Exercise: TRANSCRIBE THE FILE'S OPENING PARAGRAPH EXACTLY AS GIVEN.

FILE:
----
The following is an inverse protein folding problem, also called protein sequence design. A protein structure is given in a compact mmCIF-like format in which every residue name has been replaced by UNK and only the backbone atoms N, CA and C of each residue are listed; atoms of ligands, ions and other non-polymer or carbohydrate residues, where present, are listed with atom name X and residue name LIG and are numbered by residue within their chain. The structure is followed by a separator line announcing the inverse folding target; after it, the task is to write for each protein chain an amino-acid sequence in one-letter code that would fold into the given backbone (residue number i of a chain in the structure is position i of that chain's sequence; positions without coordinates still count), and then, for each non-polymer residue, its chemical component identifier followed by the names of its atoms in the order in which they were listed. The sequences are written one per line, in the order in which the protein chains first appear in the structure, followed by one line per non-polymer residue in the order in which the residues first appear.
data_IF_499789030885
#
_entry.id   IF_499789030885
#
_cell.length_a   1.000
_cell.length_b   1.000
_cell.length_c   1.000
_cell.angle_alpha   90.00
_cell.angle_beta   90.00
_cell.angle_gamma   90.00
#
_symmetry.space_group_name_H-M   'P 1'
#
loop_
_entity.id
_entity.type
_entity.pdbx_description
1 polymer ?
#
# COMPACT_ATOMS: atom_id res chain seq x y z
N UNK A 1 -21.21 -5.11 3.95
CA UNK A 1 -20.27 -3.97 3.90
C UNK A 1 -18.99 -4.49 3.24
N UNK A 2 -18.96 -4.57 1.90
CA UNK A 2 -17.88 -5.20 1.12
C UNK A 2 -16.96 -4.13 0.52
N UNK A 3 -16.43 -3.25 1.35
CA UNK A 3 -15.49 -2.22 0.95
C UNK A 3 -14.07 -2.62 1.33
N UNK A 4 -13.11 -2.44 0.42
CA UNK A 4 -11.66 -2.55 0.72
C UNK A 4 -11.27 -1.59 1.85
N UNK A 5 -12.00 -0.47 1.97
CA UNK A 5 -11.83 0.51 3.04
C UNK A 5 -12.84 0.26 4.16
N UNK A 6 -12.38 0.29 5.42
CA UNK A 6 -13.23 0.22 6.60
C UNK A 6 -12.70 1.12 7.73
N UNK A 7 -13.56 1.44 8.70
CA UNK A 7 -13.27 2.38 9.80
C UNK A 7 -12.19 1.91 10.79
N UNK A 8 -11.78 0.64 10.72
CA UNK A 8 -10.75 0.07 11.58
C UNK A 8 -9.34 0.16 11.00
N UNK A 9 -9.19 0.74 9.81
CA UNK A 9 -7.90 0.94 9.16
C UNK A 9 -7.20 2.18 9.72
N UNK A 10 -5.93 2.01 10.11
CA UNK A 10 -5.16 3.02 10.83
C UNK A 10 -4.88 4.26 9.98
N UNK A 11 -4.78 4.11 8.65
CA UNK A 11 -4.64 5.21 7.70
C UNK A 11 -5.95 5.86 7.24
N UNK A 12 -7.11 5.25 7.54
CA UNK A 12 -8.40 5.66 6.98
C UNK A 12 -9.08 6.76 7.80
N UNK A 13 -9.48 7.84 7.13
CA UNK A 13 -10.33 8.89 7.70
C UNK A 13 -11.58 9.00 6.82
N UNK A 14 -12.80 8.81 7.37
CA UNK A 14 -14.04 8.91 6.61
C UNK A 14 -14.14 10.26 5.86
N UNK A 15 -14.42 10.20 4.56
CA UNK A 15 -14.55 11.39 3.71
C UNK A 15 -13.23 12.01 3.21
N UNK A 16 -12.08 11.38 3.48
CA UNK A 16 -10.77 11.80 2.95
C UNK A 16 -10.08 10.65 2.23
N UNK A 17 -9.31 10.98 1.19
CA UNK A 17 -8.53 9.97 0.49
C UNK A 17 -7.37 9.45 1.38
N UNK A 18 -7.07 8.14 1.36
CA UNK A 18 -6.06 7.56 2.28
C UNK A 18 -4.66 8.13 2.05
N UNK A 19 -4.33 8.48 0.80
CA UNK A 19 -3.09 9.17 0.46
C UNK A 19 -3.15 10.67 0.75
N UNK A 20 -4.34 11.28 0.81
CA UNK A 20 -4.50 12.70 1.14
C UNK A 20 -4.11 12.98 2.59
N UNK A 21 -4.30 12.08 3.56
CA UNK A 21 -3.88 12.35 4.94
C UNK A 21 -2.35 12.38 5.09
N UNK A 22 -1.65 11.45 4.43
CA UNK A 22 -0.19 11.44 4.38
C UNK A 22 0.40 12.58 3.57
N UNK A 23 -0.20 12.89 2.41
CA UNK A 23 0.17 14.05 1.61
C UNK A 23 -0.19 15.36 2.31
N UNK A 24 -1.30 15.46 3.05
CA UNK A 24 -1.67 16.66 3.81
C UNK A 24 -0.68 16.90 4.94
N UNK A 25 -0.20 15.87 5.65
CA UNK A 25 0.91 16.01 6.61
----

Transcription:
The following is an inverse protein folding problem, also called protein sequence design. A protein structure is given in a compact mmCIF-like format in which every residue name has been replaced by UNK and only the backbone atoms N, CA and C of each residue are listed; atoms of ligands, ions and other non-polymer or carbohydrate residues, where present, are listed with atom name X and residue name LIG and are numbered by residue within their chain. The structure is followed by a separator line announcing the inverse folding target; after it, the task is to write for each protein chain an amino-acid sequence in one-letter code that would fold into the given backbone (residue number i of a chain in the structure is position i of that chain's sequence; positions without coordinates still count), and then, for each non-polymer residue, its chemical component identifier followed by the names of its atoms in the order in which they were listed. The sequences are written one per line, in the order in which the protein chains first appear in the structure, followed by one line per non-polymer residue in the order in which the residues first appear.